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Was the Great Depression a cause or correlate of significant mortality declines? An epidemiological response to Granados
  1. David Stuckler1,
  2. Chris Meissner2,
  3. Price Fishback3,
  4. Sanjay Basu4,
  5. Martin McKee5
  1. 1University of Cambridge, Department of Sociology,Cambridge, United Kingdom
  2. 2Department of Economics, UC Davis, Davis, California, USA
  3. 3Department of Economics, University of Arizona, Tucson, Arizona, USA
  4. 4Department of Primary Care, Stanford University, Palo Alto, California, USA
  5. 5ECOHOST, London School of Hygiene and Tropical Medicine, London, UK
  1. Correspondence to Dr David Stuckler, Cambridge—Sociology, Free School Lane, Cambridge CB23RQ, UK; ds450{at}

Statistics from

Thank you for the opportunity to respond to Dr Granados’ misunderstanding of our paper.1

First, we cannot envisage any plausible mechanism explaining the short-term relationship between the Great Depression and cancer outcomes he describes. Although healthcare can now improve survival for some cancers, and a recession might affect access to care, the Great Depression predated the widespread use of effective cancer treatments.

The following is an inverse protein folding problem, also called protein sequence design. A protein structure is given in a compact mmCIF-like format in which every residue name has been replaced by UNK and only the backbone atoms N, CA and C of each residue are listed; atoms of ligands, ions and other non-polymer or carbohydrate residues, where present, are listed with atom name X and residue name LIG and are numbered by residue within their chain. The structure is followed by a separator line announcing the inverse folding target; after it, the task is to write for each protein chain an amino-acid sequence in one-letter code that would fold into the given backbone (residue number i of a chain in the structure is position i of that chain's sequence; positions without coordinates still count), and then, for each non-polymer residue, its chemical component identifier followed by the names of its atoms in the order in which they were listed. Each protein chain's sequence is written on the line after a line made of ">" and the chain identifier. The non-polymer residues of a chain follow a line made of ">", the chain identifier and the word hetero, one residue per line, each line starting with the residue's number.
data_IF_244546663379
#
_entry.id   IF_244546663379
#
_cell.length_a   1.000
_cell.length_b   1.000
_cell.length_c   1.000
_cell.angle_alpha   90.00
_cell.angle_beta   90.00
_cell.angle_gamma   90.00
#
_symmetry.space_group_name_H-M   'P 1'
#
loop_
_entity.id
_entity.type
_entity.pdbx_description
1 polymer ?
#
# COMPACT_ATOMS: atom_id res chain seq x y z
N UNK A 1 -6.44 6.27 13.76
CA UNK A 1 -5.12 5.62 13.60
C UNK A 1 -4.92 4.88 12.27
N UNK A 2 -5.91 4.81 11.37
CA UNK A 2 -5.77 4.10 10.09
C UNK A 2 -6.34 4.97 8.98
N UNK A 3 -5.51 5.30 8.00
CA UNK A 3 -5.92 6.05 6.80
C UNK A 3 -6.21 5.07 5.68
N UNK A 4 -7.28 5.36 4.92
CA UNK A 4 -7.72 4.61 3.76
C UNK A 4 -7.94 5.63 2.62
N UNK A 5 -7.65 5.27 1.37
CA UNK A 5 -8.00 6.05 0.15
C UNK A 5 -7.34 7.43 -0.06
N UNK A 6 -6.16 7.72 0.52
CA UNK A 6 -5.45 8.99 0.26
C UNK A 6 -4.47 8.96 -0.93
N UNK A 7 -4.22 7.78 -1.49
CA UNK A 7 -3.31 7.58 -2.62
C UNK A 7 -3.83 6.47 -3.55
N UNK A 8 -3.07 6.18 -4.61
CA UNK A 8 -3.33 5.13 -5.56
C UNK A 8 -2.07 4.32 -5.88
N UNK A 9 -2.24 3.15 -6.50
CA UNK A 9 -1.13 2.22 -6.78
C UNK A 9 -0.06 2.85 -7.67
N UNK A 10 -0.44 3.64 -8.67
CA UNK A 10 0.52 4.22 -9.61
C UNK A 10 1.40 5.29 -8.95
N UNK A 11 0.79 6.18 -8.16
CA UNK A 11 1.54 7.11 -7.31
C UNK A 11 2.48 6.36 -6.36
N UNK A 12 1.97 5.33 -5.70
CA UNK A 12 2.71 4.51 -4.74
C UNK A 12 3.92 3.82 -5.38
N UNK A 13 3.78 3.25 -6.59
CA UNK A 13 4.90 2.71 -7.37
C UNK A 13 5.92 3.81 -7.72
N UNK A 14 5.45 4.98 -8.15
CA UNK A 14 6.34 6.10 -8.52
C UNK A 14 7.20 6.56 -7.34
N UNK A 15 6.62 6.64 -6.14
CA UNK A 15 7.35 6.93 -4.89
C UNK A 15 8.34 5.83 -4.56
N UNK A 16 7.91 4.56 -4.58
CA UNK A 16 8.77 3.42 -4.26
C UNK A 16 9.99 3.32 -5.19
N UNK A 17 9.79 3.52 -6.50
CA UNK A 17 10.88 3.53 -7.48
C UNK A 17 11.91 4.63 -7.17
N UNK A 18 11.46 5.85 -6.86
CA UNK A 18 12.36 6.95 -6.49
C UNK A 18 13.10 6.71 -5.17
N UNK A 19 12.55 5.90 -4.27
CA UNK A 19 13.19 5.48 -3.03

Second, turning to infectious diseases, our recent systematic review found that the mechanisms linking economic changes to infectious diseases are complex and time-varying,2 but we cannot identify a plausible …

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  • Contributors DS drafted the response, edited by MM and all authors.

  • Competing interests None.

  • Provenance and peer review Not commissioned; externally peer reviewed.

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